How one company defied the odds and is grossing almost $1 billion… in Nigeria — Part 2
First of all, thank you for the feedback on the Part 1 of this story. As I study market creating innovations and why they succeed in different circumstances I hope you will continue to provide feedback so that I can improve this work.
One of the things I learned early on in the world of research is that there are many things that are correlated with success but not causative. Winged feathers, for instance, are correlated with flight, but they are not the cause. The executives at Indomie are Gujarati and that is correlated with their success in Nigeria but is not the cause.
In other words, if a Nigerian did exactly what the Gujaratis are doing, I hypothesize that the outcome will be identical. If I asserted that their being Gujarati caused them to be successful, that would imply that non-Gujaratis cannot do what they are doing. (I am working on a piece about culture and how that influences success.)
I hope you enjoy the rest of this and will continue to write about innovations in emerging markets that can lead to prosperity and economic development.
Tolaram entered the Nigerian market in 1988 but it took 20 years for the company to gross $100 million. Tolaram spent the first several years figuring out their profit formula. The company was patient for growth, but impatient for profit. Because market creating innovations enter uncharted and untested territory, entrepreneurs and investors must exercise patience as they figure out the right profit formula for their business. This is easier said than done because capital has options.
Once Tolaram figured out the right profit formula, the company has been executing like a well-oiled machine. As the graph below shows, Tolaram has grown at a compound annual growth rate of 36% since 2001. One of the hallmarks of a market creating innovation is remarkable growth once entrepreneurs discover the right profit formula. Because the innovation addresses an important job that has historically gone unaddressed, the growth of the enterprise, once the profit formula is uncovered, tends to be explosive.
Job Creation and Tax Revenue
Today Tolaram employs more than 10,000 people across 17 manufacturing plants in Nigeria. The company has invested more than $350 million building these plants, an investment that also created jobs in the country. Because Tolaram had to integrate across multiple components in the value chain, the company necessarily had to hire people to fill those positions. Consider the company’s logistics operations. Tolaram had to employ truck drivers, maintenance technicians for the trucks, human resource staff, training staff, etc. If Tolaram ever decides to sell its logistics services to other companies, it would have to hire sales, customer service representatives, and a host of other staff in order to fulfil its obligations.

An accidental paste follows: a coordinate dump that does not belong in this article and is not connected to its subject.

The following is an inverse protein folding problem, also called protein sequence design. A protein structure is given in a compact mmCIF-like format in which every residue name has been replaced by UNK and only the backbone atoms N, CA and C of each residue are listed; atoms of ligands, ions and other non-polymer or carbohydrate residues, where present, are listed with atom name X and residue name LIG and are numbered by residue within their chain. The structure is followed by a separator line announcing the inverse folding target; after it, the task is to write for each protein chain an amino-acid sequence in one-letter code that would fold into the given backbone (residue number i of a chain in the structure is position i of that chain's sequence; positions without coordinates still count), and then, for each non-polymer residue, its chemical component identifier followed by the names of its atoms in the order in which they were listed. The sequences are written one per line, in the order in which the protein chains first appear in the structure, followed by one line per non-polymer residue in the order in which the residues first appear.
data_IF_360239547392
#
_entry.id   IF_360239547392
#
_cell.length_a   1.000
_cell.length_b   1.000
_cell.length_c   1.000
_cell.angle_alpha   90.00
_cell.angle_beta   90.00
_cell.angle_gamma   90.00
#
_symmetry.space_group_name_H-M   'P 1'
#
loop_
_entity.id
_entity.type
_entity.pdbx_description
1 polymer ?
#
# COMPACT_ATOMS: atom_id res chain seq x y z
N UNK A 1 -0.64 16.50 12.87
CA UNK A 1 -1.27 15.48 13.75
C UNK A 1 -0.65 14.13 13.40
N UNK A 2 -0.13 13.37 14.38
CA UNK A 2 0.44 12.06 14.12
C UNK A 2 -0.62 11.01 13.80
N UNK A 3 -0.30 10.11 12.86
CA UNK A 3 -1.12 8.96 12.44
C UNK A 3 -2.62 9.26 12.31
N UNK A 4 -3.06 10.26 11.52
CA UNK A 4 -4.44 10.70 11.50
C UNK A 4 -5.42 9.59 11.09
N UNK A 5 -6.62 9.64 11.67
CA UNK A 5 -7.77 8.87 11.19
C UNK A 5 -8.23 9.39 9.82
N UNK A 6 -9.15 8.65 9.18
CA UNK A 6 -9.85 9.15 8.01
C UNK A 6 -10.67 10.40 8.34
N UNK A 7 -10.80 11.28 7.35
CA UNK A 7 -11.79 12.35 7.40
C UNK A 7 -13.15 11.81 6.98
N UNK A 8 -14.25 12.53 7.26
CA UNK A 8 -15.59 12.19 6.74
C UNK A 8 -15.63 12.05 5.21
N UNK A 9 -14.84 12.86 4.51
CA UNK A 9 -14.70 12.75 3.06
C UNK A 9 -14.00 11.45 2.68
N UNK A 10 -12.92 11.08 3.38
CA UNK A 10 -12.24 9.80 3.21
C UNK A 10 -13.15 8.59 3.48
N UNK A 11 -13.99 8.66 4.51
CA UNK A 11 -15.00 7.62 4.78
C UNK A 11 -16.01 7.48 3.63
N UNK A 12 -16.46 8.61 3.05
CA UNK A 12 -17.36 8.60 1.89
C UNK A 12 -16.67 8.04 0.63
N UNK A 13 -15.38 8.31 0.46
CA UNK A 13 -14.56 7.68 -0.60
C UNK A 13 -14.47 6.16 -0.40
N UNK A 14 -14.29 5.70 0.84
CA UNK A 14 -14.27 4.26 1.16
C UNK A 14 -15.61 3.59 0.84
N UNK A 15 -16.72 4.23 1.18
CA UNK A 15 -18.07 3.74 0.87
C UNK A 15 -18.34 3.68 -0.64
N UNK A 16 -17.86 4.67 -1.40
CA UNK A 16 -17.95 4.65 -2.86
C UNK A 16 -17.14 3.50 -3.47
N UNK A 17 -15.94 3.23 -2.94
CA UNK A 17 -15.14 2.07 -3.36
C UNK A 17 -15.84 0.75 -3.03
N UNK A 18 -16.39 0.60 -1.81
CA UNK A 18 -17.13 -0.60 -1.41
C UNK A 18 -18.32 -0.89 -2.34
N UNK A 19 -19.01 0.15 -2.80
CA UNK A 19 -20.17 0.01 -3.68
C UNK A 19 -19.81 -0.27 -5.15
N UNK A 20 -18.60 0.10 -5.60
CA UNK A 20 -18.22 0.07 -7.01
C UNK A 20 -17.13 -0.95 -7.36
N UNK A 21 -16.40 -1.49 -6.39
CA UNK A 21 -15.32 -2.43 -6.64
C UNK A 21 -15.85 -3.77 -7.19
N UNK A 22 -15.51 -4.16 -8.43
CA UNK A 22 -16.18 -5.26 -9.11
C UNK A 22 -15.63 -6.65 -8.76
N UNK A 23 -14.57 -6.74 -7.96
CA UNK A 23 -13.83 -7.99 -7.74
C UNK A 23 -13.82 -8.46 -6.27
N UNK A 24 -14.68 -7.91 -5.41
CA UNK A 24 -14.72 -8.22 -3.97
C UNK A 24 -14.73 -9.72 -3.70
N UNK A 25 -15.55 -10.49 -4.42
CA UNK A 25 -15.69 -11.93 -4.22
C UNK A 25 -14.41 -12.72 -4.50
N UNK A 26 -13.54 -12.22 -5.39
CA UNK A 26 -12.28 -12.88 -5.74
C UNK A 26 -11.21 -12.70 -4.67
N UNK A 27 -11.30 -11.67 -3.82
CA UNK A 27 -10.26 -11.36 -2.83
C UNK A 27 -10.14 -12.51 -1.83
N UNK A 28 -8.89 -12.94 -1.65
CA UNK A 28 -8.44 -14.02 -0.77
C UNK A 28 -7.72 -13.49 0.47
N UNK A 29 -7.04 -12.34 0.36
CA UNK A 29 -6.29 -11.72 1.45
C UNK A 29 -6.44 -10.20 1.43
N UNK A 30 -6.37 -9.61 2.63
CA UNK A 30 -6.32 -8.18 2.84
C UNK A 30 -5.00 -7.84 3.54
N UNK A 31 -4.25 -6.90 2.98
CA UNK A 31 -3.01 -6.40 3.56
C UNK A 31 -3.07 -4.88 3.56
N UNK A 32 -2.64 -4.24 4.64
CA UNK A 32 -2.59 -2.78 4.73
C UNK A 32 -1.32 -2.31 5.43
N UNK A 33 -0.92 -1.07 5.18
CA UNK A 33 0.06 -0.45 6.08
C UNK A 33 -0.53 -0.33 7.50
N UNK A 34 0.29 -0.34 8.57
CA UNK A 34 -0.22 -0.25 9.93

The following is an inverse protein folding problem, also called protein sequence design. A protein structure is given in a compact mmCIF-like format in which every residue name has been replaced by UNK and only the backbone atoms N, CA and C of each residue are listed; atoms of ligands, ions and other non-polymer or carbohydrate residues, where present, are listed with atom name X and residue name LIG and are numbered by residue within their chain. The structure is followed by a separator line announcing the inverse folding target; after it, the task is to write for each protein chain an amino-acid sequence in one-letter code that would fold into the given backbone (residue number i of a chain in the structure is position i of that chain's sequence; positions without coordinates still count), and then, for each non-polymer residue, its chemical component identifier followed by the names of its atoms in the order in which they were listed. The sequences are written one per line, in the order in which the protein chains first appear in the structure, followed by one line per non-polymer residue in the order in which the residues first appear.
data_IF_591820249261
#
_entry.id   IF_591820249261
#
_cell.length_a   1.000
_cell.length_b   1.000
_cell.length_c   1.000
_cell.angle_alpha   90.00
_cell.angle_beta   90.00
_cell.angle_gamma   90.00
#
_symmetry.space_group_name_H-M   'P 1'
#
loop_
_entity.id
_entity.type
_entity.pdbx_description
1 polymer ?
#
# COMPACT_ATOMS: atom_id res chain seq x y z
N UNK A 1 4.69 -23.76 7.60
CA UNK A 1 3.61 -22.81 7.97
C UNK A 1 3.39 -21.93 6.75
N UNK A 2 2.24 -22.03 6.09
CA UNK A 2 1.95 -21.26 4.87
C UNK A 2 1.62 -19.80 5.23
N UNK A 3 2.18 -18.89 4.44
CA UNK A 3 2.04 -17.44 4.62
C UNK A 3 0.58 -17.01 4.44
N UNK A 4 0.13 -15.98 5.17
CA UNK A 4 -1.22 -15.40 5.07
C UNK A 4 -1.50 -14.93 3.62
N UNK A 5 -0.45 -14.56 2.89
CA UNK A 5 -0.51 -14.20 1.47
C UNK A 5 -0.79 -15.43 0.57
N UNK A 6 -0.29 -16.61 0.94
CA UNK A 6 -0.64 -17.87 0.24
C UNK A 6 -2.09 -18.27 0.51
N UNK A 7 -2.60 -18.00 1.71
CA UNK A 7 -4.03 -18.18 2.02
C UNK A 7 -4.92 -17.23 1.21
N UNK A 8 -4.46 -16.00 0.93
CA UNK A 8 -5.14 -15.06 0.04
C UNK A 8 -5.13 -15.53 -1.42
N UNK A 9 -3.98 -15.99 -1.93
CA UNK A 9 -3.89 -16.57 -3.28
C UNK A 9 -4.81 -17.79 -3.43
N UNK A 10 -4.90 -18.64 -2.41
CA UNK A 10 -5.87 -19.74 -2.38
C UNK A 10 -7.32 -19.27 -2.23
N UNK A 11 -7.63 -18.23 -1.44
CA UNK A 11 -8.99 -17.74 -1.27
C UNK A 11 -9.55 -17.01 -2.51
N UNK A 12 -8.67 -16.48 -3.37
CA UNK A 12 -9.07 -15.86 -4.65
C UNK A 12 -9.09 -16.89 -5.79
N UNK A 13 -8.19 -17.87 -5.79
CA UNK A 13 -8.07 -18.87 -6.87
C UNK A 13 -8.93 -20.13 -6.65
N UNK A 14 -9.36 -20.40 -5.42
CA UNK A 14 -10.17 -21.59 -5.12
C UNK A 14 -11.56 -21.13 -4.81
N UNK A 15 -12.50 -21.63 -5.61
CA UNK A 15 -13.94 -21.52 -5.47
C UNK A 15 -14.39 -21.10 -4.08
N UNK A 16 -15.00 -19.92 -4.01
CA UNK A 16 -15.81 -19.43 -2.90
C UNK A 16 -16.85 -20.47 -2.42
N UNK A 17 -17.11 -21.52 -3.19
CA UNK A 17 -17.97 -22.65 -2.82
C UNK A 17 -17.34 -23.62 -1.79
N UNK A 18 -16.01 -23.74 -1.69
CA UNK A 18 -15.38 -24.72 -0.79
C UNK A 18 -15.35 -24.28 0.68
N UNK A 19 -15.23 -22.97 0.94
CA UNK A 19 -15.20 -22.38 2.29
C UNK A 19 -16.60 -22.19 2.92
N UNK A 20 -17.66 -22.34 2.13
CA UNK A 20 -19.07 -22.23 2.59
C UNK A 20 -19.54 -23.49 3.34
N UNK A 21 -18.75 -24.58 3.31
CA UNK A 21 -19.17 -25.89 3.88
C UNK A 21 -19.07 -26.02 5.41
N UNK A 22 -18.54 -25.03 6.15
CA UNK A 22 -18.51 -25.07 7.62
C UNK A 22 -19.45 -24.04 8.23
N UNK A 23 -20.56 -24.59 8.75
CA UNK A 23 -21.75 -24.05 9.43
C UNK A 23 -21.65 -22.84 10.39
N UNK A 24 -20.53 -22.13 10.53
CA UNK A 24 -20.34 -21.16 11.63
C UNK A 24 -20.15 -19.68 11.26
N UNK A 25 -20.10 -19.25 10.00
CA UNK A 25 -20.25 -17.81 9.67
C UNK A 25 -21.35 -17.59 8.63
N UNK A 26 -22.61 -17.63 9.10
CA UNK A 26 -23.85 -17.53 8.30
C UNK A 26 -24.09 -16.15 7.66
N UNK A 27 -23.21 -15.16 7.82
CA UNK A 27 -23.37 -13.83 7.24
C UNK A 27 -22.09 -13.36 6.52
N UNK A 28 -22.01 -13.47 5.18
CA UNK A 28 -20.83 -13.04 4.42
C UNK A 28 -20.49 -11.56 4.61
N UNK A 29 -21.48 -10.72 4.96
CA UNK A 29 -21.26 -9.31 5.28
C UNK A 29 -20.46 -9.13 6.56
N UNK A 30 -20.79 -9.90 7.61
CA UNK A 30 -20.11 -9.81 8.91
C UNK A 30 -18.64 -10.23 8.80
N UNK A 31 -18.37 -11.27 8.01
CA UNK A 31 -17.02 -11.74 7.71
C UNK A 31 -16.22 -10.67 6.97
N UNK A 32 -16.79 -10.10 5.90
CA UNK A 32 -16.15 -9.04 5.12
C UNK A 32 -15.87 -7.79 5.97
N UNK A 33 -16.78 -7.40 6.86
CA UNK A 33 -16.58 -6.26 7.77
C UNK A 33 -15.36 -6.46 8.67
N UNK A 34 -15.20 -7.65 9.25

Tolaram is not in the business of creating jobs, however. It is in the business of selling Indomie instant noodles. But in order for Tolaram to take advantage of the vast non-consumption that exists in Nigeria, the company has to hire people. This is the power of targeting non-consumption. It leads to both economic growth and job growth.
Tolaram also provides about $100 million to the Nigerian government in taxes annually. These funds can be used to improve the much needed infrastructure in the country. Understandably there is a chicken and an egg problem with infrastructure and innovation. Entrepreneurs want infrastructure so they can better innovate. Most governments in developing countries complain about their inadequate budgets so investing in infrastructure takes a back seat. Entrepreneurs and investors can indirectly engage in nation building by investing in market creating innovations in their countries. It has worked in the United States, South Korea, Japan, and other prosperous countries.
Nigeria in 2015 — Still not a premier investment destination. Or is it?
Nigeria has changed a lot since 1988. But in many ways it has remained the same. For example, Nigeria is now a democracy but it is still not a premier investment destination today. About 82% of Nigerians live on less than $4 per day; Foreign direct investments (net inflows) in Nigeria in 2014 was about $4.6 billion, down from $8.4 billion in 2011. Nigeria ranks 136/174 on Transparency International’s Corruption Perception Index; Nigeria ranks 169/189 on World Bank’s Ease of Doing Business Index; Nigeria does not have adequate transportation infrastructure (roads, rail, air, etc.) to support a thriving logistics business; Nigeria generates roughly 5,000 megawatts of electricity for more than 174 million people (Romania generates four times that amount for about 20 million people).
But instead of viewing these challenges as show-stoppers, entrepreneurs should consider them opportunities. These opportunities will certainly be difficult to take advantage of, but if pursued using some of the management theory we are studying and developing at the Forum for Growth and Innovation at the Harvard Business School, entrepreneurs and investors can increase their batting averages.
This is not an exhaustive list of why Tolaram succeeded in Nigeria. But I hope it sheds some light on how they have been able to build a billion dollar business and impact the Nigerian economy.